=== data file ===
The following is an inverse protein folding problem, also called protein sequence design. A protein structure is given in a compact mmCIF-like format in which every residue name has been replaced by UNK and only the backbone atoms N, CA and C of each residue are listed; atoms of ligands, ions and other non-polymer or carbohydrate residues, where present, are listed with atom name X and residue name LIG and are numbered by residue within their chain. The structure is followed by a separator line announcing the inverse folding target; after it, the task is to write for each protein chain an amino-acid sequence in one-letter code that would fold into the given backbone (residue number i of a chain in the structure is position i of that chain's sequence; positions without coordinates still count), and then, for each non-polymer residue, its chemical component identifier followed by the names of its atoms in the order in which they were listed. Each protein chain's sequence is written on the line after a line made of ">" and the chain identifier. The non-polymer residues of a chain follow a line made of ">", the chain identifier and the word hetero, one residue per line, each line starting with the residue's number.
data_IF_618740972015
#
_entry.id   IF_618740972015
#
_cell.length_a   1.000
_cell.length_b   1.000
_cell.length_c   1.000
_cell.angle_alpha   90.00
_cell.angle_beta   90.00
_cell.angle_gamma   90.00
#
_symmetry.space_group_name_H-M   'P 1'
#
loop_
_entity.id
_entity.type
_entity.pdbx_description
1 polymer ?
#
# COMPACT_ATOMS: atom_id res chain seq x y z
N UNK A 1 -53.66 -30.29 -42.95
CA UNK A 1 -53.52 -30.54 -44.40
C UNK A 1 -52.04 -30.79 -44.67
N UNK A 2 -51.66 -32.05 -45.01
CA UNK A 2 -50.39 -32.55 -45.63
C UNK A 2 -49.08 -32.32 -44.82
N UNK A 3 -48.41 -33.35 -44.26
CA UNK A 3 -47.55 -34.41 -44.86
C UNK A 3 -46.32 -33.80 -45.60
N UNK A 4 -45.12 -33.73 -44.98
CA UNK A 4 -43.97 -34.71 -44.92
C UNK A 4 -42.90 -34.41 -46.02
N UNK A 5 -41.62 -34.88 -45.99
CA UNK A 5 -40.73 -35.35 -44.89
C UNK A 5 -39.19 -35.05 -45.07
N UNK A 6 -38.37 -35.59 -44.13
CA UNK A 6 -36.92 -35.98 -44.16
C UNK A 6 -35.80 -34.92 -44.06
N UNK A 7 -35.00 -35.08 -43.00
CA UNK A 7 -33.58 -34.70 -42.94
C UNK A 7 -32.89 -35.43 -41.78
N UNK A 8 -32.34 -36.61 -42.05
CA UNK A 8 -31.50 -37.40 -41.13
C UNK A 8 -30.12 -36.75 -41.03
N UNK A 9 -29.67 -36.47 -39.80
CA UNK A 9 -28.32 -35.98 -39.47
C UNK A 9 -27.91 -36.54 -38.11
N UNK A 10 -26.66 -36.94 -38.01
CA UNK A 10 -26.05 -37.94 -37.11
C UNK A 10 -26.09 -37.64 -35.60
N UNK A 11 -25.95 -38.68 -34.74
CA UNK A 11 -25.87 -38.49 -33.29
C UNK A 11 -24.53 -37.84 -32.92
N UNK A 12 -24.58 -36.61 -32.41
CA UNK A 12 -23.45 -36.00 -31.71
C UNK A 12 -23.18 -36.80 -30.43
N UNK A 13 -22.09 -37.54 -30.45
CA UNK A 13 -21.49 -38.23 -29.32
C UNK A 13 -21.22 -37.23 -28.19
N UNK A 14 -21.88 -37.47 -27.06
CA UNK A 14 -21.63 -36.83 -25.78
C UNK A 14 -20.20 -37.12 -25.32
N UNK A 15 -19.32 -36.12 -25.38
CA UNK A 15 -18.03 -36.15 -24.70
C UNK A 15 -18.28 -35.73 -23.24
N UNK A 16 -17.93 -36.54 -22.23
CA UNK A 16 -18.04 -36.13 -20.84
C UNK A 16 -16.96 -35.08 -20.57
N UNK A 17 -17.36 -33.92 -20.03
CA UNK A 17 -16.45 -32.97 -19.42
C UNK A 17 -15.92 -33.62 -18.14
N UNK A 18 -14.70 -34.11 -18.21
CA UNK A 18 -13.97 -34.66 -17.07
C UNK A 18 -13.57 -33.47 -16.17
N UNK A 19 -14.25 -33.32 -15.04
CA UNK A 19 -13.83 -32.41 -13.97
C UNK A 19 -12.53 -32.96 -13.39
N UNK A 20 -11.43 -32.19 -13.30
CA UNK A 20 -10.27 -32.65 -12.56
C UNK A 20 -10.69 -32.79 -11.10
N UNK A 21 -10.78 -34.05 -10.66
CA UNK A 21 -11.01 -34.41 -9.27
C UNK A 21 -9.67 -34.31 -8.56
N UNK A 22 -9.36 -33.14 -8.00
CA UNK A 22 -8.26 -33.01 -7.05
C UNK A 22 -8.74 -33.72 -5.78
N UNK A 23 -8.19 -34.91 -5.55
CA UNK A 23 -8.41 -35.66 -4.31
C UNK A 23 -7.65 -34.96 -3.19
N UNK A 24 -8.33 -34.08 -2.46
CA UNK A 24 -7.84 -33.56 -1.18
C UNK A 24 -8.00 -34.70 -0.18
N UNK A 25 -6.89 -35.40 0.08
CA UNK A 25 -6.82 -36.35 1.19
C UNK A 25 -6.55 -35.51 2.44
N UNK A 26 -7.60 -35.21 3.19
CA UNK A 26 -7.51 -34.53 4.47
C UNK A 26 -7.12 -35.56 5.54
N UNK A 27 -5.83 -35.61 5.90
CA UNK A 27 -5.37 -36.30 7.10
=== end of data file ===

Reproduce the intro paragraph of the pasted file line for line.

The following is an inverse protein folding problem, also called protein sequence design. A protein structure is given in a compact mmCIF-like format in which every residue name has been replaced by UNK and only the backbone atoms N, CA and C of each residue are listed; atoms of ligands, ions and other non-polymer or carbohydrate residues, where present, are listed with atom name X and residue name LIG and are numbered by residue within their chain. The structure is followed by a separator line announcing the inverse folding target; after it, the task is to write for each protein chain an amino-acid sequence in one-letter code that would fold into the given backbone (residue number i of a chain in the structure is position i of that chain's sequence; positions without coordinates still count), and then, for each non-polymer residue, its chemical component identifier followed by the names of its atoms in the order in which they were listed. Each protein chain's sequence is written on the line after a line made of ">" and the chain identifier. The non-polymer residues of a chain follow a line made of ">", the chain identifier and the word hetero, one residue per line, each line starting with the residue's number.